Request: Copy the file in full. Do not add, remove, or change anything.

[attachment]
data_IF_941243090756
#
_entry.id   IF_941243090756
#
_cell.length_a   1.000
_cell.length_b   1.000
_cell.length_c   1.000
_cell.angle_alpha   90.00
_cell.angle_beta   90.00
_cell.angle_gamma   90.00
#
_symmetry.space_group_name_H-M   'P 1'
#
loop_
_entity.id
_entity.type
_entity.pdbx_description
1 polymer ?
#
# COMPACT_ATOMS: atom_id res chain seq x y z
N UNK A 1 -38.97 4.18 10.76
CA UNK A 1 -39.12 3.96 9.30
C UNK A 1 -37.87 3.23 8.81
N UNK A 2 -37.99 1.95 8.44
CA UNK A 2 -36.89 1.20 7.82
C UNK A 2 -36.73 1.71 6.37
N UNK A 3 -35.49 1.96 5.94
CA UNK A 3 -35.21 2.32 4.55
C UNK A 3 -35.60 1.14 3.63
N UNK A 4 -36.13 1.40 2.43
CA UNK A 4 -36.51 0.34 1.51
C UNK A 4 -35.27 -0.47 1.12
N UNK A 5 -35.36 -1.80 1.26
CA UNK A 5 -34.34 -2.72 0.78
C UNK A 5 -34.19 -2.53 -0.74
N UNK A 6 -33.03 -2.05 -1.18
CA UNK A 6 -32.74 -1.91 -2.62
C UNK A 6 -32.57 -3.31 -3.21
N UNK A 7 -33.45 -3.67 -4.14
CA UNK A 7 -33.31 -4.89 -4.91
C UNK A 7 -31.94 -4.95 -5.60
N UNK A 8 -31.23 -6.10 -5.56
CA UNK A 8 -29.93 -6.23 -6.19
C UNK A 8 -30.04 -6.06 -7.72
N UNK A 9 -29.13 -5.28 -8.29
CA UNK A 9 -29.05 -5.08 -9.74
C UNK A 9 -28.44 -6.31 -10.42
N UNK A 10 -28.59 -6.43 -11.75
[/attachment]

data_IF_941243090756
#
_entry.id   IF_941243090756
#
_cell.length_a   1.000
_cell.length_b   1.000
_cell.length_c   1.000
_cell.angle_alpha   90.00
_cell.angle_beta   90.00
_cell.angle_gamma   90.00
#
_symmetry.space_group_name_H-M   'P 1'
#
loop_
_entity.id
_entity.type
_entity.pdbx_description
1 polymer ?
#
# COMPACT_ATOMS: atom_id res chain seq x y z
N UNK A 1 -38.97 4.18 10.76
CA UNK A 1 -39.12 3.96 9.30
C UNK A 1 -37.87 3.23 8.81
N UNK A 2 -37.99 1.95 8.44
CA UNK A 2 -36.89 1.20 7.82
C UNK A 2 -36.73 1.71 6.37
N UNK A 3 -35.49 1.96 5.94
CA UNK A 3 -35.21 2.32 4.55
C UNK A 3 -35.60 1.14 3.63
N UNK A 4 -36.13 1.40 2.43
CA UNK A 4 -36.51 0.34 1.51
C UNK A 4 -35.27 -0.47 1.12
N UNK A 5 -35.36 -1.80 1.26
CA UNK A 5 -34.34 -2.72 0.78
C UNK A 5 -34.19 -2.53 -0.74
N UNK A 6 -33.03 -2.05 -1.18
CA UNK A 6 -32.74 -1.91 -2.62
C UNK A 6 -32.57 -3.31 -3.21
N UNK A 7 -33.45 -3.67 -4.14
CA UNK A 7 -33.31 -4.89 -4.91
C UNK A 7 -31.94 -4.95 -5.60
N UNK A 8 -31.23 -6.10 -5.56
CA UNK A 8 -29.93 -6.23 -6.19
C UNK A 8 -30.04 -6.06 -7.72
N UNK A 9 -29.13 -5.28 -8.29
CA UNK A 9 -29.05 -5.08 -9.74
C UNK A 9 -28.44 -6.31 -10.42
N UNK A 10 -28.59 -6.43 -11.75